Quick business trivia question: Who owns SeaWorld? Disney? Good first guess. No, Disney would rather manufacture anthropomorphic computer-generated cartoon animals with hats and shtick than clean-up after real critters. Is it the Anheuser-Busch beer brewing company and its now parent-owner InBev, making great American beers from its headquarters in Belgium? Good second guess, because Anheuser-Busch did own the SeaWorld parks, bringing to bear the knowledge of marine life that can only come from years of brewing Bud Light.
Actually The Blackstone Group now owns SeaWorld. If you thought Shamu was big, go online and behold the dimensions of the Blackstone Group private equity empire. I think they’re in business with everybody except me, and I have to call in to them about my idea for a park where dolphins pet humans in the “PeopleZoo.”
Blackstone’s purchase of the SeaWorld parks (there are three of them) and other related attractions in 2009 was viewed as possibly the largest private equity buyout of that year. But of course, Blackstone was most interested in protecting life in the seas. Oh, wait, no they weren’t. A press release from InBev and Blackstone dated October 7, 2009 contained this thought from Michael Chae, Senior Managing Director of The Blackstone Group: “Blackstone sees tremendous opportunity for investing in leading businesses within the media and entertainment industries, where we have significant expertise.”
Not much in there about saving the oceans or leaving ocean mammals alone rather than capturing them and teaching them tricks. So officially from the owners, their SeaWorld parks are about entertainment. Visit the SeaWorld website and the first thing you encounter is a slide show with these images: Child touches live dolphin, child extends arms to dolphin through glass wall of dolphin tank in pose such that they appear to be hugging, woman touches manatee, whales jump for thrilled crowd, then there’s some roller coasters… and then an attractive young couple is having dinner. Salads are visible on their plates, but please tell me they didn’t pet their entrees earlier that same day.
If one perceives the hierarchy of life on this planet to be that every other living thing is subservient to the needs of humans, then confining and training large intelligent sea creatures so they can do stunts to make corporate theme parks profitable will seem both culturally acceptable and smart. Smart because to have nature on a leash, available for a cover charge and equated into a mix of entertainment with roller coaster rides and French fries, is clearly perceived by the public as a great day for the family. Unless of course nature fires back at some point during the whale show.
Last week the Occupational Safety and Health Administration (OHSA), in its findings concerning the death of a trainer at SeaWorld Orlando during contact with a killer whale on February 24, reported that SeaWorld was responsible for a “willful” workplace safety violation. Defined by OSHA, a willful workplace safety violation is committed “with plain indifference to or intentional disregard for employee safety and health.” Harsh words, although the Los Angeles Times made a point of highlighting that OSHA proposed fines on SeaWorld amounting to $75,000 after a year in which the SeaWorld parks generated 1.4 billion in revenue. But even if the fines were higher, it’s not OSHA’s job to penalize SeaWorld out of existence.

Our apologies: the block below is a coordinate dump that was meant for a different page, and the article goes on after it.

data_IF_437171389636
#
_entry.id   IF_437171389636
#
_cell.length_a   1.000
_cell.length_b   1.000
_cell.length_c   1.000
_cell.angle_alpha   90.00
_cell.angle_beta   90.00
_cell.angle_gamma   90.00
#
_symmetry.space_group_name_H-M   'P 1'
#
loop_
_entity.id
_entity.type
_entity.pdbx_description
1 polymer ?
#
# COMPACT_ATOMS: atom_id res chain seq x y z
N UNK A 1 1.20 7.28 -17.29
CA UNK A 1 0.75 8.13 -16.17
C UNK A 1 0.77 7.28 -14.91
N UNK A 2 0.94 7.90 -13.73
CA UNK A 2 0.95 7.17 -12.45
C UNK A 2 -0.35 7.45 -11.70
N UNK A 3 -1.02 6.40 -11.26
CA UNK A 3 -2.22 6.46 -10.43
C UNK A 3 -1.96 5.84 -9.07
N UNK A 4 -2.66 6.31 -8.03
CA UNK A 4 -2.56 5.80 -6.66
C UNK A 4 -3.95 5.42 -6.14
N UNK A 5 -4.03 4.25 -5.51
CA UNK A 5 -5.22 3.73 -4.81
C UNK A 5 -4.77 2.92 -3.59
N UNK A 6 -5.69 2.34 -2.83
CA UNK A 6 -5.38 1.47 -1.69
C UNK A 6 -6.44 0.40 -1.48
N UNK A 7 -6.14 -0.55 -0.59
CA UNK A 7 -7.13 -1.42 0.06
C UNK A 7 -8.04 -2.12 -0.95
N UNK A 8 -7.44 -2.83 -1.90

Do we all agree SeaWorld has a right to exist? The argument is that these facilities bring nature in close and thus provide humans with a deeper appreciation of the wonderful variety of life in the oceans. And if that intimacy simultaneously functions as entertainment, especially if you can train the big fish to literally jump through hoops… then, daddy, you’ve got yourself an attraction.
Personally, I see no connection whatsoever between a better understanding of whales and a show where human trainers stand on the whale’s head as it jumps out of the water while exhilarating music plays. In researching the potential educational dimensions of SeaWorld, a visit to the Cousteau Society web page failed to uncover even one reference to roller coasters or cheeseburgers and their place in understanding our fragile seas. I was similarly unable to find any marine biologists recommending that dolphins or manta rays be touched for hours on end while swimming in a cement pool because it’s a much better existence for them then that boring old ocean they live in.
Some of you may have enjoyed the “swimming with dolphins” experience available at some resort hotels. You may have even experienced an epiphany as a smiling dolphin pulled you through the waters; a sense of bonding that remains with you to this day. And to this day, that dolphin likely remains in a tank where he or she continues to apply an especially well-developed mind to functioning as a swimming rickshaw for the entertainment of humans. But if you did have that special moment then you’re just who I’m looking for, because you “get” it.
You see I’m going to need about a 100 full-time swimmers and jumpers for my PeopleZoo. You’ll do tricks every day, and various sea creature visitors will fawn over you and need to fondle your exotic skin. You will not be returned to your natural habitat. You will be paid in small dead fish. You will be slightly more popular than the roller coaster and the frozen yogurt. And you shall not endanger either the guests or your handlers, because you are happy in your role as an ambassador for a facility that “takes you on a one-of-a-kind journey to the wonders that exist beyond the ocean’s door.” And by “ocean’s door” we of course mean a cement tank near the pizza wagon.